20 April 2018 until April 2019
Karl Kluth in Hamburg

Karl Kluth (1898–1972) is represented in the Haspa Collection, which is housed at the Museum für Kunst und Gewerbe Hamburg (MKG), with a focused selection of paintings and drawings that provide an incisive impression of his work in the Hanseatic City that was his adopted home. The images Kluth produced before 1933 are touched by Symbolism while increasingly verging toward abstraction. The Second World War would form a profound caesura in his art, with Kluth coming to terms with his experiences in his postwar pictures. The works of the late 1950s and the 1960s display his growing enthusiasm for a more loose and open style of painting, a mode that persists in Kluth’s late work. The Haspa Collection at MKG brings together excellent examples from his various work phases. The exhibition Karl Kluth in Hamburg, opening in April 2018, will show over 20 works by the artist.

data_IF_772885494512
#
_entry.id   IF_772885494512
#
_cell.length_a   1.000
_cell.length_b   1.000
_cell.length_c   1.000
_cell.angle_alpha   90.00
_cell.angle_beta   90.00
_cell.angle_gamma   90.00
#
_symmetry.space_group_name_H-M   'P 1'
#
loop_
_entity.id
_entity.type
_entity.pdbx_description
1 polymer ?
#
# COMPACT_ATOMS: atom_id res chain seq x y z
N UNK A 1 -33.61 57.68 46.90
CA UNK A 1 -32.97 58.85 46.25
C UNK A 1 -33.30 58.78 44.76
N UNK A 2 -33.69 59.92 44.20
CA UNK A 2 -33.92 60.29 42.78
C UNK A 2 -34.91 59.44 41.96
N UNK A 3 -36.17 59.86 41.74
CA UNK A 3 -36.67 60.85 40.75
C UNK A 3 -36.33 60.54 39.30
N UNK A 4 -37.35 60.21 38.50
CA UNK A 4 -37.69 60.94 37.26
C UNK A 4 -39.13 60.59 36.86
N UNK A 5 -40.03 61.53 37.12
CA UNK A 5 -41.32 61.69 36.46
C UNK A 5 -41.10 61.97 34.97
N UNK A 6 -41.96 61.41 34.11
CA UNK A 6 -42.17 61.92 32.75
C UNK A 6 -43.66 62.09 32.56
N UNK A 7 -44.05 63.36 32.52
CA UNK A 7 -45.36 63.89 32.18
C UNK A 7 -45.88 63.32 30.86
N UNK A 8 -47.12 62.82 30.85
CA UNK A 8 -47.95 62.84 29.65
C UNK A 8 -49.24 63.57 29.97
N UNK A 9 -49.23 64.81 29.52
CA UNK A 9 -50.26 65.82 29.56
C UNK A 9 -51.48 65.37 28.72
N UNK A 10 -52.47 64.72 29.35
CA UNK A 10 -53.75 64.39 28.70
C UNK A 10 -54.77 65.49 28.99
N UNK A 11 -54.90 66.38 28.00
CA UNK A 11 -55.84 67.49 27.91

When Karl Kluth was awarded a travel grant by the Art Academy in Karlsruhe in 1920, he used it to visit Hamburg. With Max Sauerlandt as director of MKG, Gustav Pauli heading the Hamburger Kunsthalle, and its own state art school, the city had an open-minded attitude toward contemporary art. Kluth moved to Hamburg permanently two years later. He received the Lichtwark Award in 1928, and this time used the grant to travel to Norway to visit Edvard Munch. Arranged by Gustav Schiefler, this encounter would have a lasting impact on Kluth’s painting. His landscapes and figure paintings – such as the Seated Female Nude (1930) – betray Munch’s influence in their Symbolist overtones.

Photo: Karl Kluth (1898-1972), Red nude at the sea, 1928, oil on canvas, 80 x 100 cm © Vera Kluth